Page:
“Don gave me a full tour of the 850-pipe Rodgers Organ and I spent a few days studying and recording, with him at the keys. The library includes an extensive interview with Don [the interviews and demos that ship with most Tonehammer libraries are not to be overlooked. GE], including impromptu performances and demonstrations. It was important to share the whole spirit of the instrument, directly through the voice and hands of the man for whom it was built. That soul definitely carries through.

“We weren’t trying to cover every possible aspect of a church organ and that’s part of the reason why we priced it so inexpensively. It’s also a very niche sound. It’s specifically built around the five main pipe stops and is designed purely to deliver that classic pipe organ sound – from somber to warm, to bright, towering, all the way up to fantastically bone-shaking. We wanted the steel pipes and it had to be the best-sounding pipe organ you could get, bar none. We didn’t artificially try to remove the background sound of the bellows, so the sound quality remains rich, crisp, bright and most importantly, completely lifelike. We also captured some of the mechanical elements, as well as the mechanical struck bar chimes and bells.”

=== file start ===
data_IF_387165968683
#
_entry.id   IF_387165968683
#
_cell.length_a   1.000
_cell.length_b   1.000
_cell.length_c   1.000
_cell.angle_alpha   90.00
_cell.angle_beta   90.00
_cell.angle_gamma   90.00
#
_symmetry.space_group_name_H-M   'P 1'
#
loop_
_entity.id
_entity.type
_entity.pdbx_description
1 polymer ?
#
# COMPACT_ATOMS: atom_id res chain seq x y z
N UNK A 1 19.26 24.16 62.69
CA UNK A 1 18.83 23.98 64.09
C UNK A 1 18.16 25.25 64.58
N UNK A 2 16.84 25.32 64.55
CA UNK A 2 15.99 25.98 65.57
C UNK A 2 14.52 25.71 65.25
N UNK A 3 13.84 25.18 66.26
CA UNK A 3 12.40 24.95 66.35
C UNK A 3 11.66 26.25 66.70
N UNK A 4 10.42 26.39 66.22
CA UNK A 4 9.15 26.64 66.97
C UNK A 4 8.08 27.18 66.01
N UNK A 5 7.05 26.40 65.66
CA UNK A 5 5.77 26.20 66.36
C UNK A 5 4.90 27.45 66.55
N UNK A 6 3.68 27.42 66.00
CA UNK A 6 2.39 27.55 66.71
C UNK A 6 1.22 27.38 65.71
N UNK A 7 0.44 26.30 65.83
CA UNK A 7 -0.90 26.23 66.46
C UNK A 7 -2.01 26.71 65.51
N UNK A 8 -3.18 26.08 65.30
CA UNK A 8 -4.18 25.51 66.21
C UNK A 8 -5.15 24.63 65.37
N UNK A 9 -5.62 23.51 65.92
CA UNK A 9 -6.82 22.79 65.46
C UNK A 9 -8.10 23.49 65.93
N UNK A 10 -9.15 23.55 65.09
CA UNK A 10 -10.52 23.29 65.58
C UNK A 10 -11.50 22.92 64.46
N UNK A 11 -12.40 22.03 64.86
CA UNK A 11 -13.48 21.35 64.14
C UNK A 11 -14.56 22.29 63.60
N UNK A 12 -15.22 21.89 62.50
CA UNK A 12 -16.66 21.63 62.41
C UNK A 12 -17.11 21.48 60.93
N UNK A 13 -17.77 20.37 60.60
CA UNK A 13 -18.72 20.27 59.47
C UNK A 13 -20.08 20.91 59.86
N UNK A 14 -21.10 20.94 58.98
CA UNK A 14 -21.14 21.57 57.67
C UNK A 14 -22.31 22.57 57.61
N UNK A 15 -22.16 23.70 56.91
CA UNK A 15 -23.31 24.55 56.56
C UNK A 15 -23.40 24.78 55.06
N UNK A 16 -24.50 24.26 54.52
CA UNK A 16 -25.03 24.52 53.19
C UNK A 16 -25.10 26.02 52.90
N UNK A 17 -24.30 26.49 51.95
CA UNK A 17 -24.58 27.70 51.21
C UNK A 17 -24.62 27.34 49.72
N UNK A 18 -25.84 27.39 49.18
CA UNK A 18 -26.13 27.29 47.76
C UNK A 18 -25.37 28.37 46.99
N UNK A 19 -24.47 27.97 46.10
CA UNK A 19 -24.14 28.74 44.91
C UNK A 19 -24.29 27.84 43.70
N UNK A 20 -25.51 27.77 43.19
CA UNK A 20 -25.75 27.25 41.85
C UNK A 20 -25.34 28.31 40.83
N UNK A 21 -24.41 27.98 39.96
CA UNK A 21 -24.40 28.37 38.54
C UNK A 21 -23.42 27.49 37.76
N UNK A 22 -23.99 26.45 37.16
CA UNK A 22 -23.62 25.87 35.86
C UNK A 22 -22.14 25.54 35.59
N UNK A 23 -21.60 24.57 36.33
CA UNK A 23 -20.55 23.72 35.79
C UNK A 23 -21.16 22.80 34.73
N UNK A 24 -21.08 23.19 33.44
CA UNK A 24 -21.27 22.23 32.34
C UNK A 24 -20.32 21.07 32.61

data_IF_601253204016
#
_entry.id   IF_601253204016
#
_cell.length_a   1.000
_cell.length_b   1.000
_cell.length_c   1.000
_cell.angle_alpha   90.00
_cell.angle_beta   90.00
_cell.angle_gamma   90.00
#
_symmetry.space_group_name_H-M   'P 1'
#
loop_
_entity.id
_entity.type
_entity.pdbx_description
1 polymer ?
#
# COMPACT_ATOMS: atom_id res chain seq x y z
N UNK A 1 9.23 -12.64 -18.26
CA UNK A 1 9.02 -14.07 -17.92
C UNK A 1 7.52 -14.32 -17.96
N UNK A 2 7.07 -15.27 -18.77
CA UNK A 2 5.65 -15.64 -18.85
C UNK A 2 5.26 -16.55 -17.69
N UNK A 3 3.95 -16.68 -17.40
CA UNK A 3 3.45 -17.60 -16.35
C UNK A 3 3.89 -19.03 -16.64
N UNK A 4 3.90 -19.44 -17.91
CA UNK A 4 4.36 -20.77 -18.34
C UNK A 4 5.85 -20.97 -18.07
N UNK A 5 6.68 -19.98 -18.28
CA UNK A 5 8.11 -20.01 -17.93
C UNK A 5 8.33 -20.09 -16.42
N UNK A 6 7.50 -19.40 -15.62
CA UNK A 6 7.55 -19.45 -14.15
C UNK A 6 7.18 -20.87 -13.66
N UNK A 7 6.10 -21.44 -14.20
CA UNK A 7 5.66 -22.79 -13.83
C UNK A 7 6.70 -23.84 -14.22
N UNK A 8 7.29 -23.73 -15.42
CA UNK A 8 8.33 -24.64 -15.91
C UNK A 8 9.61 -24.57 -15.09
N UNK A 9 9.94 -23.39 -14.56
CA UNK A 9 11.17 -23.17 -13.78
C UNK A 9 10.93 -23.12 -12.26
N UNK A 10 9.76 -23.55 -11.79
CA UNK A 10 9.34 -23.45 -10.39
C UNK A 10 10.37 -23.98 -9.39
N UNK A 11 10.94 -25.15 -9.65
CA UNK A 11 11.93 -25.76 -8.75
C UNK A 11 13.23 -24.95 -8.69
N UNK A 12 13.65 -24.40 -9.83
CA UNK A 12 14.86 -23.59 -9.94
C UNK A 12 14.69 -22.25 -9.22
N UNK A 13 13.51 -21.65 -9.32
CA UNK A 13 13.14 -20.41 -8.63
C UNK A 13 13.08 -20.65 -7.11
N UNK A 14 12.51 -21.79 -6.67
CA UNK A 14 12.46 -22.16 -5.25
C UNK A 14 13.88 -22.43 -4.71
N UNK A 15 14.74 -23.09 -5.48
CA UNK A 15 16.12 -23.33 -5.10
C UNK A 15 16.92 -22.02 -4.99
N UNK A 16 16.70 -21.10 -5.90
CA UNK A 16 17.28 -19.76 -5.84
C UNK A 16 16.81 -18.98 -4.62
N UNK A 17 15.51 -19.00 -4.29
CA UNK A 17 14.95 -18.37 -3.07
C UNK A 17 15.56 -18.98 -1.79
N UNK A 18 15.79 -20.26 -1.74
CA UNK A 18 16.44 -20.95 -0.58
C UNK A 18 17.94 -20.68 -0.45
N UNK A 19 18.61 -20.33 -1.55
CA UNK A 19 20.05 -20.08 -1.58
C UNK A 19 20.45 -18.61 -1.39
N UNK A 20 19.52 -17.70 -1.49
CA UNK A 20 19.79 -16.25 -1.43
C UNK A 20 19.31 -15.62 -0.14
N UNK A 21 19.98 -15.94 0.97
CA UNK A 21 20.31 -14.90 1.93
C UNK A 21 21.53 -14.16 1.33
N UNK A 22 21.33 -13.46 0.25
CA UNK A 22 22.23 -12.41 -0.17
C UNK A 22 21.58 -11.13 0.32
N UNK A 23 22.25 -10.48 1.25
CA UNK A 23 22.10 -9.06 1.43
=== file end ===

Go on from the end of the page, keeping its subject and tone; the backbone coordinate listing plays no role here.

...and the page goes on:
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The Three Reasons Why You Must Purchase Ivory II

Several years ago a pair of ex-Kurzweill Music Systems employees, George Taylor and Joe Ierardi, formed a company called Synthogy. Their first release, Ivory, was a set of primo quality pianos that quickly established the pair’s bona fides. In short order Synthogy released Upright Pianos (a personal favorite of mine) and Italian Grand, which I have not played.

Retooled and released as Ivory II, this set (a Bosendorfer 290 Imperial Grand, Steinway D and Yamaha C7) is simply the best collection of sampled pianos that has ever been brought to market. If you’re a pianist who works in the studio or plays live, here are the three things that separate Ivory II from the pack and make this a must have collection:

3. Dynamic Range and Trim controls.

How simple! A high quality Dynamic Range Control built into a piano plug-in that acts very much like a compressor. I never thought that 16 velocity layers (or 18, which several of these pianos have) would ever be sufficient to yield a realistic feel. I was wrong.